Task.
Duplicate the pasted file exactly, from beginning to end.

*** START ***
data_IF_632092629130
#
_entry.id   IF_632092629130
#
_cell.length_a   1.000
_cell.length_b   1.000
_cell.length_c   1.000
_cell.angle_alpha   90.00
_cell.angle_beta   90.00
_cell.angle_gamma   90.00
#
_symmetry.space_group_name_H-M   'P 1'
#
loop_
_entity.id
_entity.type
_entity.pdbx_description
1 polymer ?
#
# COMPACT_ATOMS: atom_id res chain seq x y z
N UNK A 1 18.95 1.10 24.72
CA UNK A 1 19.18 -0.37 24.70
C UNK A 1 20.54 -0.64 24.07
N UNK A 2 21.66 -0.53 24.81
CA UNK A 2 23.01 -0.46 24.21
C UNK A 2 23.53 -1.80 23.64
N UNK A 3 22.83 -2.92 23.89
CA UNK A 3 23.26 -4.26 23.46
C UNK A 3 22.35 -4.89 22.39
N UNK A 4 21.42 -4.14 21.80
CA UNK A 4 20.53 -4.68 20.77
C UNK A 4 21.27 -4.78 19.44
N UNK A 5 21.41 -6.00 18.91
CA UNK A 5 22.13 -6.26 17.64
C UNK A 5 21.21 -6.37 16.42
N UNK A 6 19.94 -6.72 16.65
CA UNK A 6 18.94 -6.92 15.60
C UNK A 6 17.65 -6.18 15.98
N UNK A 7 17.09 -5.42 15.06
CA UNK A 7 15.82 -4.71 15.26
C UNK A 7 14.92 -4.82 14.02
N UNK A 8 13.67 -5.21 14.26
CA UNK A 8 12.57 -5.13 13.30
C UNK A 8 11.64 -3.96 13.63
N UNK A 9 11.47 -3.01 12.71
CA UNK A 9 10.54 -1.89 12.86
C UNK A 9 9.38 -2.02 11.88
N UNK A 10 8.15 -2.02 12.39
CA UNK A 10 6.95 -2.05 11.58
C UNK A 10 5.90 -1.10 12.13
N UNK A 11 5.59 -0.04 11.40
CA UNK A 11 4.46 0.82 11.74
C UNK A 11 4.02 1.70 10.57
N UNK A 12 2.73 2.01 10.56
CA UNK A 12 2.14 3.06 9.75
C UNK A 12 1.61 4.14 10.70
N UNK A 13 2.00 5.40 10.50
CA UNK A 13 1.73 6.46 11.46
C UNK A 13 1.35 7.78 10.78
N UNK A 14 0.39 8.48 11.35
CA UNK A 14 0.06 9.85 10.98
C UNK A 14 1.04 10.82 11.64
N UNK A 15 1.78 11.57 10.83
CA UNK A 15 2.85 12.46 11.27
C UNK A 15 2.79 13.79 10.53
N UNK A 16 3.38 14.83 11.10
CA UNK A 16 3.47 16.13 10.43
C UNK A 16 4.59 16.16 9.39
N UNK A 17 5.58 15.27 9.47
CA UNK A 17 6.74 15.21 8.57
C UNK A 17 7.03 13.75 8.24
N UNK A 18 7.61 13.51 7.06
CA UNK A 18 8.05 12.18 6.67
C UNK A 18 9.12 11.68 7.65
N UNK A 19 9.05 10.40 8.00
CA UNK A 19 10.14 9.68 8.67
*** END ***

data_IF_632092629130
#
_entry.id   IF_632092629130
#
_cell.length_a   1.000
_cell.length_b   1.000
_cell.length_c   1.000
_cell.angle_alpha   90.00
_cell.angle_beta   90.00
_cell.angle_gamma   90.00
#
_symmetry.space_group_name_H-M   'P 1'
#
loop_
_entity.id
_entity.type
_entity.pdbx_description
1 polymer ?
#
# COMPACT_ATOMS: atom_id res chain seq x y z
N UNK A 1 18.95 1.10 24.72
CA UNK A 1 19.18 -0.37 24.70
C UNK A 1 20.54 -0.64 24.07
N UNK A 2 21.66 -0.53 24.81
CA UNK A 2 23.01 -0.46 24.21
C UNK A 2 23.53 -1.80 23.64
N UNK A 3 22.83 -2.92 23.89
CA UNK A 3 23.26 -4.26 23.46
C UNK A 3 22.35 -4.89 22.39
N UNK A 4 21.42 -4.14 21.80
CA UNK A 4 20.53 -4.68 20.77
C UNK A 4 21.27 -4.78 19.44
N UNK A 5 21.41 -6.00 18.91
CA UNK A 5 22.13 -6.26 17.64
C UNK A 5 21.21 -6.37 16.42
N UNK A 6 19.94 -6.72 16.65
CA UNK A 6 18.94 -6.92 15.60
C UNK A 6 17.65 -6.18 15.98
N UNK A 7 17.09 -5.42 15.06
CA UNK A 7 15.82 -4.71 15.26
C UNK A 7 14.92 -4.82 14.02
N UNK A 8 13.67 -5.21 14.26
CA UNK A 8 12.57 -5.13 13.30
C UNK A 8 11.64 -3.96 13.63
N UNK A 9 11.47 -3.01 12.71
CA UNK A 9 10.54 -1.89 12.86
C UNK A 9 9.38 -2.02 11.88
N UNK A 10 8.15 -2.02 12.39
CA UNK A 10 6.95 -2.05 11.58
C UNK A 10 5.90 -1.10 12.13
N UNK A 11 5.59 -0.04 11.40
CA UNK A 11 4.46 0.82 11.74
C UNK A 11 4.02 1.70 10.57
N UNK A 12 2.73 2.01 10.56
CA UNK A 12 2.14 3.06 9.75
C UNK A 12 1.61 4.14 10.70
N UNK A 13 2.00 5.40 10.50
CA UNK A 13 1.73 6.46 11.46
C UNK A 13 1.35 7.78 10.78
N UNK A 14 0.39 8.48 11.35
CA UNK A 14 0.06 9.85 10.98
C UNK A 14 1.04 10.82 11.64
N UNK A 15 1.78 11.57 10.83
CA UNK A 15 2.85 12.46 11.27
C UNK A 15 2.79 13.79 10.53
N UNK A 16 3.38 14.83 11.10
CA UNK A 16 3.47 16.13 10.43
C UNK A 16 4.59 16.16 9.39
N UNK A 17 5.58 15.27 9.47
CA UNK A 17 6.74 15.21 8.57
C UNK A 17 7.03 13.75 8.24
N UNK A 18 7.61 13.51 7.06
CA UNK A 18 8.05 12.18 6.67
C UNK A 18 9.12 11.68 7.65
N UNK A 19 9.05 10.40 8.00
CA UNK A 19 10.14 9.68 8.67